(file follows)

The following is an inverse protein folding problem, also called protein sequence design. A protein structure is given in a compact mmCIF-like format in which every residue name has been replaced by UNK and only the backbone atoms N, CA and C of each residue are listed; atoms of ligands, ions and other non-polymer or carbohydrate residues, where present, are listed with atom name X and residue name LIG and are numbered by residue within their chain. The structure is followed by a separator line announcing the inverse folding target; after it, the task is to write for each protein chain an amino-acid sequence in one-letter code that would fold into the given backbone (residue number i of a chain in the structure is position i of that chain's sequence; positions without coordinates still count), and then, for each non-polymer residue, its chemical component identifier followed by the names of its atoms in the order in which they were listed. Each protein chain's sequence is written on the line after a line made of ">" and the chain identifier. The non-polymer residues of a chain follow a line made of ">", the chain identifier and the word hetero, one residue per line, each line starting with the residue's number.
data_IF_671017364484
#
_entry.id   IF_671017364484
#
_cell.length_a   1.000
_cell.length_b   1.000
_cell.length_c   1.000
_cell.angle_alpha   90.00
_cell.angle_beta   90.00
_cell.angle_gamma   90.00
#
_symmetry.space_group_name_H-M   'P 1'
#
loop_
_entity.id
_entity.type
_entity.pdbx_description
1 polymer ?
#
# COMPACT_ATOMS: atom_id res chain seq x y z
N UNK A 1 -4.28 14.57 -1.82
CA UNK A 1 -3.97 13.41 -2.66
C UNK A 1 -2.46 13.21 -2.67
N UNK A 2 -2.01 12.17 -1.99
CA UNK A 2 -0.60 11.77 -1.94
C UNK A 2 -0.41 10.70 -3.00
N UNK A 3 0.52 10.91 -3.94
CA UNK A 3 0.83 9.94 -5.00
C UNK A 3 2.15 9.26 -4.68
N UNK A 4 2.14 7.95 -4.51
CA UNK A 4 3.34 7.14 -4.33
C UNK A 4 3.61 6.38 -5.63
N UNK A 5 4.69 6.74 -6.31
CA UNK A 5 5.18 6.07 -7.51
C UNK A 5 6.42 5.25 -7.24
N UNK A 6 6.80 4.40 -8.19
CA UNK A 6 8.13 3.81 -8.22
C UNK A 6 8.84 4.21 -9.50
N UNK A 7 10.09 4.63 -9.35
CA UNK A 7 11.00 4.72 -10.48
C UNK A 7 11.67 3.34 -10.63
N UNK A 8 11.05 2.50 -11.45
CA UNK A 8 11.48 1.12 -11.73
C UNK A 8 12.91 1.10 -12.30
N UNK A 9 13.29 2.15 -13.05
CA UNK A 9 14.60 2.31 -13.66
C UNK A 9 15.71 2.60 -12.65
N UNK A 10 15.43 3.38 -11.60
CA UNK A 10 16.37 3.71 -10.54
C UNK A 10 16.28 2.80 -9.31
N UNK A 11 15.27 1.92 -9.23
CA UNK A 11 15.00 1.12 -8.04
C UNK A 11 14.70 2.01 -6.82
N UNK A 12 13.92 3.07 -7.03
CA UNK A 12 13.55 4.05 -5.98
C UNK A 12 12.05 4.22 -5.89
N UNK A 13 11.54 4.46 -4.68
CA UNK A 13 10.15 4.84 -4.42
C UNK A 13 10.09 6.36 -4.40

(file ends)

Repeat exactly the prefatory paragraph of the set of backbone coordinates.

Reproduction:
The following is an inverse protein folding problem, also called protein sequence design. A protein structure is given in a compact mmCIF-like format in which every residue name has been replaced by UNK and only the backbone atoms N, CA and C of each residue are listed; atoms of ligands, ions and other non-polymer or carbohydrate residues, where present, are listed with atom name X and residue name LIG and are numbered by residue within their chain. The structure is followed by a separator line announcing the inverse folding target; after it, the task is to write for each protein chain an amino-acid sequence in one-letter code that would fold into the given backbone (residue number i of a chain in the structure is position i of that chain's sequence; positions without coordinates still count), and then, for each non-polymer residue, its chemical component identifier followed by the names of its atoms in the order in which they were listed. Each protein chain's sequence is written on the line after a line made of ">" and the chain identifier. The non-polymer residues of a chain follow a line made of ">", the chain identifier and the word hetero, one residue per line, each line starting with the residue's number.